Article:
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Authors: Susan May Warren

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BOOK: Double Trouble
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“PJ, you about ready?”

Boone froze, his eyes just inches from hers, and shook his head, his face grim as Jeremy bounced up the stairs. Oh, the growl hadn’t been a local lawn mower but his motorcycle. She peered past Boone and spotted Jeremy’s bike parked on the street, two helmets on the seat.

Boone stepped back from her, caught her hand, then her gaze. “Ten days.”

She nodded and noticed he barely acknowledged Jeremy as he passed by him.

“Ten days for what?” Jeremy asked, watching Boone retreat.

Ten days to figure out the rest of her life.

* * *

“She scares me a little bit.” PJ leaned in close to Jeremy as they stood on the sidewalk, where PJ had retreated after ten minutes inside Dally’s 1920s yellow one-and-a-half-story home.

“Please tell me, what do Dally Morrison and I have that is remotely in common? Because that girl in there . . . well, what exactly do you see as similar? The long mane of inky black hair or perhaps the lip piercing, or maybe it’s the tattoo on her stomach that says, ‘Born to party.’”

“It was more of a thematic statement than a physical comparison. And keep your voice down.” Jeremy leaned against his motorcycle, arms folded against his chest, clearly unmoved. “I don’t want her taking off into the night.”

“Thematic, huh? Then of course you mean her preference for leather in August? Maybe she and Rudy need to form a club. Or perhaps you’re talking about the exotic animal furniture in her living room. I felt like I was walking into Wild Kingdom. And let me warn you now that if you open your mouth and have the audacity to say we’re both exotic or something equally stupid, these feet are walking.”

“Your approval on her decorating choices is not a part of the deal, PJ.”

“Did you see her pets, Jeremy? I counted five chinchillas
 
—and by the way, they aren’t rats. They’re disgusting little creatures that spit and scream. The only possible thing you can say right now to keep me from laying out in traffic is that Dally and I are the same size.” She propped her hand on her hip and dared him to disagree.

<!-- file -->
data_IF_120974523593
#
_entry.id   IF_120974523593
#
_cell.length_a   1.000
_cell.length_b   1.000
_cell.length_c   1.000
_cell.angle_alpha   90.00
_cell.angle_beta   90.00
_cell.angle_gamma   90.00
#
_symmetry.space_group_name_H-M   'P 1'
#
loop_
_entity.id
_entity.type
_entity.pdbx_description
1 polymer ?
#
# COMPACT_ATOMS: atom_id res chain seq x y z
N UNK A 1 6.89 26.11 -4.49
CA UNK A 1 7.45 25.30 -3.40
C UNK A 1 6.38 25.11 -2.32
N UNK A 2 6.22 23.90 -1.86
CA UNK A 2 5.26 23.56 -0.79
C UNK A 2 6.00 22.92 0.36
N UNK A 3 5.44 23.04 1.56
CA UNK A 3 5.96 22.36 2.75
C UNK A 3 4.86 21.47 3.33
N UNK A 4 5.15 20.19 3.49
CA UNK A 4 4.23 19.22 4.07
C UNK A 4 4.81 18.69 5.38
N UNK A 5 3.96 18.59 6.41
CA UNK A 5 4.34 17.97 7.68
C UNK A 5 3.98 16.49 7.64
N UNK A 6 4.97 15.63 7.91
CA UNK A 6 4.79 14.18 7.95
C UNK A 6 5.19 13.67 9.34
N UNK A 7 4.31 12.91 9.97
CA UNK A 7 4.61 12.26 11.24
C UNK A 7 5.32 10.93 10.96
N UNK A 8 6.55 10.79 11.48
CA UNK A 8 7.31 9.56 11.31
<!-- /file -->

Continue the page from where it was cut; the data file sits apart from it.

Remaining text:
Jeremy held up his hand in a conciliatory gesture. “Pipe down, Panther Girl. First of all, if anyone can take care of the spitters, it’s you, the girl who used to clean rhino cages. And no, I wasn’t referring to your taste in clothing or decorating. But if you want me to get particular, she does have your big green eyes, and your sort of . . . flamboyant style.”

“I am wearing a pair of yoga pants and flip-flops. The height of flamboyancy.” She shook her head. “Do you see anything in my attire either skintight or with the words
Hot Babe
written anywhere, especially lower than my belly button?”

Jeremy leaned back, running his gaze over her as if complying with her request.

“That was rhetorical.” PJ took a step closer.

Not even the dusk hid the small smirk playing on Jeremy’s lips.

“Isn’t there another way we can protect her? You can’t leave me here. It smells like the San Diego Zoo in there, and I swear I saw one of the leopard lampshades move. You don’t expect me to sleep in her bed, do you?” Oh, where was her Vic when she needed it? “C’mon, Jeremy, have a heart.”

He was so obviously clamping his lips against a laugh that she held up her hands in a sort of surrender as an alternative to smacking him.

His smile faded as she stalked down the sidewalk. Three blocks to the east, the homes had begun a nice bend toward luxury as they hugged the Minneapolis lake chains, and the influence had seeped into Dally’s neighborhood. Her small neighborhood of bungalows and cottages poised at the edge of restoration, with a few homes displaying remodeling signs in their manicured front lawns. Bookending one side of Dally’s beguilingly conservative home sat an equally cheerful, light blue Cape Cod with lush variegated hostas leading up either side of a flagstone walk. On the other side, a derelict low-roofed Craftsman with a half porch and a chain-link fence jailed an unwelcoming rottweiler who had been losing his mind since PJ and Jeremy’s arrival. He’d now worked up foam around his